A Review of "Building Secure Products and Solutions"

        Historically speaking, many applications were designed to be overly trusting. For example, early personal computers were not networked and it was assumed whoever was in front of them owned them and should be able to do whatever they wanted with them. Another example is that in the early days of the Internet,
when it was mostly comprised of Universities and research organizations, greater levels of trust were given as it was assumed that most users could be trusted. This legacy has caused many security features to be "tacked on" (the article uses the term "strap-on") as problems were found over time, and not designed into the systems from the beginning. Devices and software such as anti-virus programs, Intrusion Detection Systems and Firewalls can be seen as being examples of such infrastructure "Band-Aids" for deeper design problems.
        The problem with "tacked on" security is that it is rarely efficient or seamless. In the early days, security was not even thought of in the list of "order qualifiers". Now security has begun to take center stage and become an "order winner", with users choosing software that they see as more secure. Apple's OS X based computers are examples of a system some people might buy to feel more secure. Whether that security is because of better design or because OS X is a smaller-niche OS that fewer attackers bother to exploit is a debatable question.
        Many software security problems illustrate the Pareto principle nicely. In this case, a small percentage of the devices and code make up the largest portion of the security problems. The problem is spotting those little bits of code that do cause issues. I disagree with the inference made early in the article that the research group ISS indicated that the number of vulnerabilities were on the rise. What they really indicated was that the number of FOUND vulnerabilities were on the rise. That's a very good thing, because unfound vulnerabilities don't get patched by the vendors, but they may still be known to those who wish to exploit the holes.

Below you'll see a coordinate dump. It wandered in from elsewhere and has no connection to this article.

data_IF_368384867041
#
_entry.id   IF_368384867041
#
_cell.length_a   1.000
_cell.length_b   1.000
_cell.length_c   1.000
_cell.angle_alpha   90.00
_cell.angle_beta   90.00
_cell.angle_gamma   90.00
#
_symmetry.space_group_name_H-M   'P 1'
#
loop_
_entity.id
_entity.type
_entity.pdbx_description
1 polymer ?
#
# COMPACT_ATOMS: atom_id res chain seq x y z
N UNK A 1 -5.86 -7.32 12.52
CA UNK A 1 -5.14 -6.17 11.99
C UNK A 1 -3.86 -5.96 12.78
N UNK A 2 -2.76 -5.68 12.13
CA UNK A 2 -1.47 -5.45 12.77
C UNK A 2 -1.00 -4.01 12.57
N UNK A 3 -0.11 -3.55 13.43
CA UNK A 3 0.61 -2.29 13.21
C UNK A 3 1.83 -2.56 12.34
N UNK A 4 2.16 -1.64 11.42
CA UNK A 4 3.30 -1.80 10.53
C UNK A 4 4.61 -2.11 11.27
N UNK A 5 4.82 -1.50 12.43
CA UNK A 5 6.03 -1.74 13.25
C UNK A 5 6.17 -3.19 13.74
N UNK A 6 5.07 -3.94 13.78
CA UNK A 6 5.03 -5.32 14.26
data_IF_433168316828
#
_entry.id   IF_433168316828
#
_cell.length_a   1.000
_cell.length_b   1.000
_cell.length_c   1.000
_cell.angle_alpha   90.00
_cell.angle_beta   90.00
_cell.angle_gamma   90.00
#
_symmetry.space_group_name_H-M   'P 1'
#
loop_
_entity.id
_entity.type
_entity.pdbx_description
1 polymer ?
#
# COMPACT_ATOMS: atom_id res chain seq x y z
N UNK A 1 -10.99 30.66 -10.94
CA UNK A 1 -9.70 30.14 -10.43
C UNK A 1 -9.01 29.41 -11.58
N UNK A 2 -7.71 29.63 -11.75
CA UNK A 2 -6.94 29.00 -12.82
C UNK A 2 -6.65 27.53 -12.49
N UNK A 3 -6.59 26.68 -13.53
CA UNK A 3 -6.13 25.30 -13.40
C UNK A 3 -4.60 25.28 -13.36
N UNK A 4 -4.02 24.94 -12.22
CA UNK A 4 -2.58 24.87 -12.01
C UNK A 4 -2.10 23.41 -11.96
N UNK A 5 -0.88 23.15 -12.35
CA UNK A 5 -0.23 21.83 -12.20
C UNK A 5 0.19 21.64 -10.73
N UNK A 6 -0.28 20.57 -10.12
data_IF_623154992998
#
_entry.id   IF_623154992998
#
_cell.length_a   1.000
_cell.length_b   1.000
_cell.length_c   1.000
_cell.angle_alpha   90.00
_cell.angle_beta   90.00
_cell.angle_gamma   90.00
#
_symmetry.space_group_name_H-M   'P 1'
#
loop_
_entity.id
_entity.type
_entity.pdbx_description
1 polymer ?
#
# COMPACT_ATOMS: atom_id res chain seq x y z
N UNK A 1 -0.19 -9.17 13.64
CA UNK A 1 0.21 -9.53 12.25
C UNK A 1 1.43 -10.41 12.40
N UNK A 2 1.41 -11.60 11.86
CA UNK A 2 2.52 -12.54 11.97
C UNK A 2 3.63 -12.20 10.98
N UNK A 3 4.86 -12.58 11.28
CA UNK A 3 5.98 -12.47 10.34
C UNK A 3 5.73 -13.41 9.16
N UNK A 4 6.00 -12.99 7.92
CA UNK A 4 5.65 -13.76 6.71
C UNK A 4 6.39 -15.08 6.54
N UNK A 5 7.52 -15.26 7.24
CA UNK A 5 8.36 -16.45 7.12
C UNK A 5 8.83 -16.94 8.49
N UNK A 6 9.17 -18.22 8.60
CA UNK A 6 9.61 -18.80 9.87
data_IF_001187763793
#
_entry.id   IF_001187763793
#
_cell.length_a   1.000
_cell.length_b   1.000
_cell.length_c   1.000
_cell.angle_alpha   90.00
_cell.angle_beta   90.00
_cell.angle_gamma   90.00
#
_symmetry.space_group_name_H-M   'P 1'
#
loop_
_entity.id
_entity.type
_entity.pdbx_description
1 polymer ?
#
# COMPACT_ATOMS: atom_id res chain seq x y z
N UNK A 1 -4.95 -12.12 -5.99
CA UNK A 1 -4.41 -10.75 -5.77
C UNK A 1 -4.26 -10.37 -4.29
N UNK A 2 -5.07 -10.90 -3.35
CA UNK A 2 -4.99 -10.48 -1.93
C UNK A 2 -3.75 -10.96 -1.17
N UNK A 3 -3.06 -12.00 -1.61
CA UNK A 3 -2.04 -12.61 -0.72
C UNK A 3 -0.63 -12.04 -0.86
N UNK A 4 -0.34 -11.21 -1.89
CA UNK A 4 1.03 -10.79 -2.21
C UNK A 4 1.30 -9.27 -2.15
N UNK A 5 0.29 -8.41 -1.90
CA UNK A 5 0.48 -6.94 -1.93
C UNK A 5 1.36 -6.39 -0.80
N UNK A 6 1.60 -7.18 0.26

One of the problems with getting organizations to see the benefit of designing security into their systems from the start is that it's hard to correlate security with the bottom line of making money. If getting a product out the door fast is emphasized to make a short term gain, then security is likely to suffer. Some might equate security to health insurance; you hate to pay for it, but you're glad you have it when you need it. The problem is that people don't always see when they needed it. A better analogy, still in the health field, would be eating right. Someone who eats right might say "well, there is no point in me eating health foods since I'm hardly ever sick anyway". The security equivalent would be "Why are we spending so much on security? We've never had a security breach." They are ignoring the fact that the reason they have never had a breach is because they have taken security into account from the beginning. If someone is doing a good job of keeping things secure, then they won't see the problems that come from not being secure and thus may not recognize the benefit.

        I'm not sure that the Bell Labs Security Framework advocated in the article is the the best way to solve the problem, but the article does a good job of making the reader aware of issues concerning security and a product's life cycle. It's far cheaper to design things securely to start with than to have to fix problems later. Unfortunately, organizations can be short sighted and not see potential vulnerabilities (and the costs associated with them) until a system has become a standard, at which point it's hard to make changes.